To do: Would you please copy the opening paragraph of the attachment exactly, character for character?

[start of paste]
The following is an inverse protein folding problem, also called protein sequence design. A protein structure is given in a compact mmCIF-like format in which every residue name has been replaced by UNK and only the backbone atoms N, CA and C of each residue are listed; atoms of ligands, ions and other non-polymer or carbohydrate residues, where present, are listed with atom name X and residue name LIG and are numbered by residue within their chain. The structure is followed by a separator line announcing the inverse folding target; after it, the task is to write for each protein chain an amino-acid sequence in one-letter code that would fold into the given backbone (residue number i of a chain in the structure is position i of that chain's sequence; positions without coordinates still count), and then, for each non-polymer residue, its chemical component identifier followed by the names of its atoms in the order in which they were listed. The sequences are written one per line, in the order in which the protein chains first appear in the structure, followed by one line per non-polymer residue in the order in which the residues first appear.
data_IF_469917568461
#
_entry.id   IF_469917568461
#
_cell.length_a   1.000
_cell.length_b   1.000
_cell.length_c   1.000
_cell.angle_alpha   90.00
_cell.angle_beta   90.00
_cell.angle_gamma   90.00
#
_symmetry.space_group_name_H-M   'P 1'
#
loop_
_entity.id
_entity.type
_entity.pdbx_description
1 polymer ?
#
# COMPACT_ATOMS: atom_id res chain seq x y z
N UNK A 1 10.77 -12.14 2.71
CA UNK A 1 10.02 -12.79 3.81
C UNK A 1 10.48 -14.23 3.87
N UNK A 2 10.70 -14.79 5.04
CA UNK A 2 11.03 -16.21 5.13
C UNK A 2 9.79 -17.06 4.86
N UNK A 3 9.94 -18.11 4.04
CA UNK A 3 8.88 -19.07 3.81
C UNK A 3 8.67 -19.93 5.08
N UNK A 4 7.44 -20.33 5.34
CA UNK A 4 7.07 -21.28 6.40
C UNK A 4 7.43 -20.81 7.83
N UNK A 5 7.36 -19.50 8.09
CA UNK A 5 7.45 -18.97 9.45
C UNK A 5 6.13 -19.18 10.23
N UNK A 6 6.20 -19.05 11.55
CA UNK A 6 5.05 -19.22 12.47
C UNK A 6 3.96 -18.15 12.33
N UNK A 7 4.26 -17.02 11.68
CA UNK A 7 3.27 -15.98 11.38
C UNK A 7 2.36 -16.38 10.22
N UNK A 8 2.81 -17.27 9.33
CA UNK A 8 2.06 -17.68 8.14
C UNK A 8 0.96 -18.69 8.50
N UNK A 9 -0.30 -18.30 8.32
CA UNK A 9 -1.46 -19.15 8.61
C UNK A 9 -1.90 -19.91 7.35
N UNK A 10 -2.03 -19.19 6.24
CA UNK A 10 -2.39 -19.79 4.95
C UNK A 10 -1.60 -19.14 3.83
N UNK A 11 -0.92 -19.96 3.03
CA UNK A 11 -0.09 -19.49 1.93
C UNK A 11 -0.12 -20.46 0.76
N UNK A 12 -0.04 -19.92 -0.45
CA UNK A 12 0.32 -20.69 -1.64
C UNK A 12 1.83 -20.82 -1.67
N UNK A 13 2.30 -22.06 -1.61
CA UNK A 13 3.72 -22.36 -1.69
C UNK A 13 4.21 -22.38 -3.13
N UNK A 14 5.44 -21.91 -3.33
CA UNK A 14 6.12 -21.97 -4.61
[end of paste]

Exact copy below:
The following is an inverse protein folding problem, also called protein sequence design. A protein structure is given in a compact mmCIF-like format in which every residue name has been replaced by UNK and only the backbone atoms N, CA and C of each residue are listed; atoms of ligands, ions and other non-polymer or carbohydrate residues, where present, are listed with atom name X and residue name LIG and are numbered by residue within their chain. The structure is followed by a separator line announcing the inverse folding target; after it, the task is to write for each protein chain an amino-acid sequence in one-letter code that would fold into the given backbone (residue number i of a chain in the structure is position i of that chain's sequence; positions without coordinates still count), and then, for each non-polymer residue, its chemical component identifier followed by the names of its atoms in the order in which they were listed. The sequences are written one per line, in the order in which the protein chains first appear in the structure, followed by one line per non-polymer residue in the order in which the residues first appear.